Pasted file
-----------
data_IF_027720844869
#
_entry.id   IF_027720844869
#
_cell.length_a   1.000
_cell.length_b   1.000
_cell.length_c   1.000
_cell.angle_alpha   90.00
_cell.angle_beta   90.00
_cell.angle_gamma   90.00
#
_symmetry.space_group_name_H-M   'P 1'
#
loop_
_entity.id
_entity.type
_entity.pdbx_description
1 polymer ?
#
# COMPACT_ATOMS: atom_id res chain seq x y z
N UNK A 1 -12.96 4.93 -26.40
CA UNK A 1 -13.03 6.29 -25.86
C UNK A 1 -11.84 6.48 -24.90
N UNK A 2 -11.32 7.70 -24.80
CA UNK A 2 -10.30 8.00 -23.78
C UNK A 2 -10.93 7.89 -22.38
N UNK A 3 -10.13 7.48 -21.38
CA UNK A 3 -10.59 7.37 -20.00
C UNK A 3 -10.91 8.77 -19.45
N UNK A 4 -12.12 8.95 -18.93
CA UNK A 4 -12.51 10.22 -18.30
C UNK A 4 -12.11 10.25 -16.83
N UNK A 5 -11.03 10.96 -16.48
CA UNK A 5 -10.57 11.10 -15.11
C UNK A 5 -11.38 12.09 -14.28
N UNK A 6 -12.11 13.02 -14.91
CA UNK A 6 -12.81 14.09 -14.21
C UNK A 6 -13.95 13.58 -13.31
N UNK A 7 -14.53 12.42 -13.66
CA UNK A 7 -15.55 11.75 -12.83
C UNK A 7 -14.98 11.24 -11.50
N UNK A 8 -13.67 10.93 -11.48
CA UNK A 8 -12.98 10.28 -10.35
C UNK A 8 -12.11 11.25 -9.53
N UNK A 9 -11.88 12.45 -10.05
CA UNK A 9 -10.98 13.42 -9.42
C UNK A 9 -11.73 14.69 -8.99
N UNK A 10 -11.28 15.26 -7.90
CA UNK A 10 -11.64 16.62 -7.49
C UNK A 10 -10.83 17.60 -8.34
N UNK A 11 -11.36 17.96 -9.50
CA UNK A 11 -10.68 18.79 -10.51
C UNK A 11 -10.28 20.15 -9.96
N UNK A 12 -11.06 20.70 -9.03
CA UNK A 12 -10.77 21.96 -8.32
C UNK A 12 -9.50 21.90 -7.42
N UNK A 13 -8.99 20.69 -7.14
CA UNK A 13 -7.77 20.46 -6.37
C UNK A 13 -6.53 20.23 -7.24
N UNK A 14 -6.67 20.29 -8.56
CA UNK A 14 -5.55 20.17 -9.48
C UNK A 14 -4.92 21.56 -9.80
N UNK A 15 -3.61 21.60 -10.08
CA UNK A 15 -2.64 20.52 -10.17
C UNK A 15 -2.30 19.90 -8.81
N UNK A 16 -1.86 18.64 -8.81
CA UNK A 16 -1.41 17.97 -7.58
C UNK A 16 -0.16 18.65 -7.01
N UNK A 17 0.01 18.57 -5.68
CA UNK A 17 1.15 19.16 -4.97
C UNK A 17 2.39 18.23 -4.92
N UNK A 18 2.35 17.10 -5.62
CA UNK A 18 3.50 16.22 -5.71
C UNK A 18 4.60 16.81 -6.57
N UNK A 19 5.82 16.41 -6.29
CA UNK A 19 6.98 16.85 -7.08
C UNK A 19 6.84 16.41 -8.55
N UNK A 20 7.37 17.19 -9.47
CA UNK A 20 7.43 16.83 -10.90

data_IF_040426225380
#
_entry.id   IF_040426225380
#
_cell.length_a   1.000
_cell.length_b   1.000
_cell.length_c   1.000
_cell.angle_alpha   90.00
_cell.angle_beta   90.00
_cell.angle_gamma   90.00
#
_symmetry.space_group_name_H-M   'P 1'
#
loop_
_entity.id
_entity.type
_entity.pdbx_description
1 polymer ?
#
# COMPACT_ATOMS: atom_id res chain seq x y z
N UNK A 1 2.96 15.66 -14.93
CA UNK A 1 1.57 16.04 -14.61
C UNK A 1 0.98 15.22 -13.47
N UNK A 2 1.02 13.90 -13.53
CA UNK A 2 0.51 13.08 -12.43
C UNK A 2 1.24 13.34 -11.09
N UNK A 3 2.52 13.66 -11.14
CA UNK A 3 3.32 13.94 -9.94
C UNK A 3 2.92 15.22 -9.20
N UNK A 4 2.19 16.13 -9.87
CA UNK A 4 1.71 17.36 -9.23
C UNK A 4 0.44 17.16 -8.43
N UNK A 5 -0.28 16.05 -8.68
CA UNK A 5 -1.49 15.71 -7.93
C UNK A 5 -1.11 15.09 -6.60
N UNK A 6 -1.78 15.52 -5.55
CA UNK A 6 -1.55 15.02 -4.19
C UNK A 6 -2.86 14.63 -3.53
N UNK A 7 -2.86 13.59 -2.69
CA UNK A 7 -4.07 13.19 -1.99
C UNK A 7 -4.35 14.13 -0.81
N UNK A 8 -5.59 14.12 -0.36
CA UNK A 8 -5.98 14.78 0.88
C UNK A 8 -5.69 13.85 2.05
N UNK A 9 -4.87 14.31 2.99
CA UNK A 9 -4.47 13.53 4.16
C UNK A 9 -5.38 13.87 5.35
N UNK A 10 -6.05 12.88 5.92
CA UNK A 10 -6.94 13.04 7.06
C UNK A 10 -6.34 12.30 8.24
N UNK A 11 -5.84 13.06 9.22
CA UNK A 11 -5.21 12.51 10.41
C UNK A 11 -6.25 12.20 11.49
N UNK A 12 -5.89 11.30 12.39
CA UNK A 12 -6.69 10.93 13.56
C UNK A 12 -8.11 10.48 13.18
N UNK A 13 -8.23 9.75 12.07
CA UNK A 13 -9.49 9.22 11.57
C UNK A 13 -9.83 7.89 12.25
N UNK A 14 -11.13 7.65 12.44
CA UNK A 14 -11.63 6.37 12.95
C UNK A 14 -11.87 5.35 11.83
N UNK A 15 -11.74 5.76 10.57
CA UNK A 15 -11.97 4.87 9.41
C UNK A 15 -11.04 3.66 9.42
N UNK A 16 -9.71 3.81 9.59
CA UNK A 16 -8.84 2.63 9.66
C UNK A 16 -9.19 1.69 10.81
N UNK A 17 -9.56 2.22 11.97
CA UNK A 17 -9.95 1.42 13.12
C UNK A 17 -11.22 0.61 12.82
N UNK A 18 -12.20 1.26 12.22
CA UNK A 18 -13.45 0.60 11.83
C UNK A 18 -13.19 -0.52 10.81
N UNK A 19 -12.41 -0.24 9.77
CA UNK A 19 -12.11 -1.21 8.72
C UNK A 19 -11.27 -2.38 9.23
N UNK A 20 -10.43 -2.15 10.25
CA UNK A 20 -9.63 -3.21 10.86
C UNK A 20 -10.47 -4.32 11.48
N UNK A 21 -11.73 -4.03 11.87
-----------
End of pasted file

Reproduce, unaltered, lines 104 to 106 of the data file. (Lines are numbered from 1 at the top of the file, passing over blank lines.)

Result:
CA UNK A 2 0.51 13.08 -12.43
C UNK A 2 1.24 13.34 -11.09
N UNK A 3 2.52 13.66 -11.14